We are all very acutely aware that the 2 party system in the USA is not working in an optimal way that benefits all of its citizens. Even though this was a very significant concern of many of the founding fathers, they were unable to design a system that would prevent this from happening, and over the course of history it has devolved and consolidated power in such a way that there are now only 2 surviving ‘big tent’ parties.

While both parties are ruthlessly tribal toward each other, they are also quite capable of colluding whenever there is an issue that is more along the lines of 'the people against the controlling elite'.

A perfect example of this is the stock trading rules and the rampant and flagrant insider trading perpetuated by many members of congress.

This is even worse than a monopoly, because constituents are fooled by the false pretense of there being competition, while it actually yields the same results as a monopoly

Ample decentralisation - Ample Competition

On the other hand the way in which competition between the 50 states themselves has occurred over the USAs history is quite the opposite. It shows a perfect case study of the principles the founding fathers desired in action.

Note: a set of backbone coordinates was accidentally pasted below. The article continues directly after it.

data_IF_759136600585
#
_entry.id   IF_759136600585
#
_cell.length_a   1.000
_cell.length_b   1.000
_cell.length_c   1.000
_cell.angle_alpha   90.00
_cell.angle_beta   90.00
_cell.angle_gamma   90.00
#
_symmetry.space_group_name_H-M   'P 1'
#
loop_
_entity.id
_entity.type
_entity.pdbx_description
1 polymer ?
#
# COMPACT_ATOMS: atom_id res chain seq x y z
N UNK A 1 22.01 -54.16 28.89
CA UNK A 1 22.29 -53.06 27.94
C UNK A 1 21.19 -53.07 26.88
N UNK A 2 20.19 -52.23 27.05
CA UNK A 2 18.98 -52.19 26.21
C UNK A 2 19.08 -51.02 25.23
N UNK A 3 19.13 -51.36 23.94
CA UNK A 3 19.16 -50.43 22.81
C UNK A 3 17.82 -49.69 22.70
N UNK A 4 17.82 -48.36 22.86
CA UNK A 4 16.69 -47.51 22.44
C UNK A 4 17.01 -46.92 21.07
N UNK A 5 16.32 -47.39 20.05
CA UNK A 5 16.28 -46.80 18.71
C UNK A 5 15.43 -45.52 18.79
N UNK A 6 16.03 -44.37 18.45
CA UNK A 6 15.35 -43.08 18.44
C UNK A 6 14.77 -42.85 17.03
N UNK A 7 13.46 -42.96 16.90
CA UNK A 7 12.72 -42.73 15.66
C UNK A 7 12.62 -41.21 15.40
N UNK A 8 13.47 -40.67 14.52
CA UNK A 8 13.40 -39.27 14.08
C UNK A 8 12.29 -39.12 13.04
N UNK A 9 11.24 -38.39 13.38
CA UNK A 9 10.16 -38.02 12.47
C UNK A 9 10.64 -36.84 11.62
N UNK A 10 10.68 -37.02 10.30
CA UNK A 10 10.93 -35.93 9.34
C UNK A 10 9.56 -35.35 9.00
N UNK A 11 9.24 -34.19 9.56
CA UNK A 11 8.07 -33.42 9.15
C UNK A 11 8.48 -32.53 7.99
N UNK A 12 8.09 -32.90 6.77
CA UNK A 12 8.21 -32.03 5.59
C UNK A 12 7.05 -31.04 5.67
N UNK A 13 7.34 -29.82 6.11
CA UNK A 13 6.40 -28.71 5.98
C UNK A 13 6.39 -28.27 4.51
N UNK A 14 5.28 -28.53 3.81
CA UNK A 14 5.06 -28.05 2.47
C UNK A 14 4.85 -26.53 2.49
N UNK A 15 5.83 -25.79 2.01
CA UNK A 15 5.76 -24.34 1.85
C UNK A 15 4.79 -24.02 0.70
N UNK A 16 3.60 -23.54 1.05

There is currently an exodus of people leaving California, moving to Texas and Florida, the primary driver being our political culture wars and increasing polarisation between democrat run states and republican run states, but this wasn’t always the case.

Before this people were moving to California in droves chasing the lucrative silicon valley tech jobs, from places affectionately known as the rust belt states.

These rust belt states however were, from the late 1800s to the early 1900s the states that were attracting people en masse from all over the country with at the time cushy indoor factory & auto industry jobs, compared to the less desirable agricultural jobs working out in the fields in the sweltering sun or freezing cold.

Complete decentralisation - Perfect Competition

There are not many examples of perfect competition because although it is the desired end goal we almost never achieve it. In addition to this, all the benefits are achieved long before we reach a perfectly competitive marketplace. The closest industry we have to use as an example is that of the commodities markets. When buying rice it really doesn’t matter which grains of rice you get, they’re all going to be pretty much the same as the next.